1927 - Dir.: Buster Keaton & Clyde Brookman
Shown at The FeckenOdeon on 28th February, 2004
and to an open air audience on 26th June, 2007 at The Square, Feckenham
Both performances accompanied on the piano by Ian Room
"The General" was made in 1927, the year before the talkies transformed the cinema world. Filled with hilarious sight gags and perfectly timed stunt work, this Civil War chase comedy was written and directed by Buster Keaton and Clyde Bruckman, and filmed with a huge budget for its time ($400,000). The scale and direction of the movie was revolutionary, and those who haven't seen it before will be surprised at the skilful choreography of the action. The superb cinematography compliments the pace of the direction as Keaton cleverly builds up the scale of the stunts. These culminate in increasingly impressive train-based acrobatics as he dodges the fiendish attempts by the Union men to derail him. As with any good blockbuster, Keaton saves the best for last with a climax involving a spectacular train crash over a burning bridge. Staged for real, the reputed $42,000 cost of that single shot was unheard of in those days, and it's just as impressive today as it was then. It is in fact reckoned to be the single most expensive shot of the entire silent movie era. The locomotive itself remained in the river until WWII, when it was salvaged for scrap iron.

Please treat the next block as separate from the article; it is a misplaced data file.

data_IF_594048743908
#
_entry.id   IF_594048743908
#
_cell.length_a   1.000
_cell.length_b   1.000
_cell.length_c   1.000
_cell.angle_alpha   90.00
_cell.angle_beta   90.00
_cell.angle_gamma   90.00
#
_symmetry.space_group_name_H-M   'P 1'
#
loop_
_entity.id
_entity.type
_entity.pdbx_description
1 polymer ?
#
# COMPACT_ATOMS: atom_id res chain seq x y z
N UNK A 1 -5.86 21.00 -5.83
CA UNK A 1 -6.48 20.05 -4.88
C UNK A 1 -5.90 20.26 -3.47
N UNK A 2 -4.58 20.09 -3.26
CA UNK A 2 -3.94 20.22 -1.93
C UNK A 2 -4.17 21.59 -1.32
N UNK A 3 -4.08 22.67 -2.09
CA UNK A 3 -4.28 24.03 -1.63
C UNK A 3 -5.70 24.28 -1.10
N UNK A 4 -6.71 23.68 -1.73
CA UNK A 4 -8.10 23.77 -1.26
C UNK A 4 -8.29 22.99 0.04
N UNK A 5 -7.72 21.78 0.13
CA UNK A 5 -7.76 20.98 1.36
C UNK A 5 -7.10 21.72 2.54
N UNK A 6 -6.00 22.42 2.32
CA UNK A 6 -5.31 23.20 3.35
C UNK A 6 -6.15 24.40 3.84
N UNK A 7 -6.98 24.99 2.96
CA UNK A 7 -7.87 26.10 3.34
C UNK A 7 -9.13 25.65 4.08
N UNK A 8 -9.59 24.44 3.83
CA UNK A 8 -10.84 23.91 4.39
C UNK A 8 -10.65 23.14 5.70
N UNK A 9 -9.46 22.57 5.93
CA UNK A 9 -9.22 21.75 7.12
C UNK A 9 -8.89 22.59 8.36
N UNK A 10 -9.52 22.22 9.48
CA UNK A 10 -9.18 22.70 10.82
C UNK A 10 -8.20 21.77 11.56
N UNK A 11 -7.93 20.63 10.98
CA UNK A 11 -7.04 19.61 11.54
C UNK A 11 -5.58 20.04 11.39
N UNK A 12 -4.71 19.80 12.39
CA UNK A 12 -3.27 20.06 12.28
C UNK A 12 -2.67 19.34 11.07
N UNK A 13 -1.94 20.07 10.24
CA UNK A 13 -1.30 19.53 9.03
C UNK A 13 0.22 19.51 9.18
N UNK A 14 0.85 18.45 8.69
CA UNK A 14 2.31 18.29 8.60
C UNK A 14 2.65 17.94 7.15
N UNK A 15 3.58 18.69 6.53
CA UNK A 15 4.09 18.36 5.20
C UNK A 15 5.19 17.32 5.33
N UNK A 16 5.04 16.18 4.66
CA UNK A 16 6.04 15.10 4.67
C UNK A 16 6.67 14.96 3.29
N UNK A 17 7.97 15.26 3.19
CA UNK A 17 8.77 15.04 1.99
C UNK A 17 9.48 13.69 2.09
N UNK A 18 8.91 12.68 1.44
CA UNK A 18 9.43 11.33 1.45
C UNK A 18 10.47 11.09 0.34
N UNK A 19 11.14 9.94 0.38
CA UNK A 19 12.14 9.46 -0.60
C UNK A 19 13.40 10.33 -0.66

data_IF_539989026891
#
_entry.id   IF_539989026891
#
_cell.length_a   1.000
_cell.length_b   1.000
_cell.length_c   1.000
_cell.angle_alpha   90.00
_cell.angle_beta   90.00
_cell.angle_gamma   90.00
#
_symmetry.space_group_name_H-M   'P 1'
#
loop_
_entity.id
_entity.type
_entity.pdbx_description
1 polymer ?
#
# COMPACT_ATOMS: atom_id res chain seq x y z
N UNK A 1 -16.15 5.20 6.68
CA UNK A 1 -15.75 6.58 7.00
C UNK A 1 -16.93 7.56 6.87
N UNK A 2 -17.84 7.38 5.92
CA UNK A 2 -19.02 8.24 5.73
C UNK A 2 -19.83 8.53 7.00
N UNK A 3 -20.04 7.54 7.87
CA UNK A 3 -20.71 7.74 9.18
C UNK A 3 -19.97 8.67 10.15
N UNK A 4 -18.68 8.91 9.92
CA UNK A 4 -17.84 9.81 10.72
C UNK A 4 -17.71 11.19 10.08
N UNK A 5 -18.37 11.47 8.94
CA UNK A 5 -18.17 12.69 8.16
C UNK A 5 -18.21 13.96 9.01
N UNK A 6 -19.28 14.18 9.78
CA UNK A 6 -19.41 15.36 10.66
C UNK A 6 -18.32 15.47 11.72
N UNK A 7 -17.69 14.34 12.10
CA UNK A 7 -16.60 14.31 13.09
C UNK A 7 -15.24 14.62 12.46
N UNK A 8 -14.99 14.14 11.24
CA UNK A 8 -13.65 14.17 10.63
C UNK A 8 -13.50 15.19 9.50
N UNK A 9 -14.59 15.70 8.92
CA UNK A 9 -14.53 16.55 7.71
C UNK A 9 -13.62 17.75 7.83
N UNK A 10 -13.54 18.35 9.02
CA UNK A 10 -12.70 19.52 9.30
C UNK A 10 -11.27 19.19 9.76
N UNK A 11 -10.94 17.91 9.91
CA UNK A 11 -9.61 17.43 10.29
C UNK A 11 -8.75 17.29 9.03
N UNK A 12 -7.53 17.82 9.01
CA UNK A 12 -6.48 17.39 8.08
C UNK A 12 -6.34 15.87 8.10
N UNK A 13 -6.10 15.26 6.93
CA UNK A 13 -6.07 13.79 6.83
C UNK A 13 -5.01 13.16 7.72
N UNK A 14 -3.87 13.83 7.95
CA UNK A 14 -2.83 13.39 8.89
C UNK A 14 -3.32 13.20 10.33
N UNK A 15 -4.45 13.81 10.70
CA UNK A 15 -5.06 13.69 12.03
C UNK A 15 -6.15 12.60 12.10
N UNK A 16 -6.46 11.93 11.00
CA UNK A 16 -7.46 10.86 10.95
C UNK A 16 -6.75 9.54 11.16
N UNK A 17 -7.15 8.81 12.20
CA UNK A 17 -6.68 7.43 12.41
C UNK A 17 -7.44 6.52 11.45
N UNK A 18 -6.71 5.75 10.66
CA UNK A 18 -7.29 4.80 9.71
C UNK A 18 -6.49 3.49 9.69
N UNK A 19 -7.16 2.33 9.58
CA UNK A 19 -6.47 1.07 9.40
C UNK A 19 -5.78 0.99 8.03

Born in 1897, the same year as the cinema, Buster Keaton grew up in a vaudeville family. He started in films with Fatty Arbuckle in 1917 and directed his first shorts in 1920. In less than a decade, from 1920 to 1928, he created a body of work that stands beside Chaplin's (some would say above it), and he did it with fewer resources because he was never as popular or well-funded as the Little Tramp. When the talkies came in, he made an ill-advised deal with MGM that ended his artistic independence. Largely forgotten by the 1940s, he was reduced to doing a live half-hour TV show in Los Angeles. He reappeared on the big screen in Samuel Beckett's "Film" (1965), and this brought him back into the public eye. A retrospective at Venice shortly before his death in 1966 confirmed his "rehabilitation" and acknowledged his enormous contribution to the technique and art of the cinema.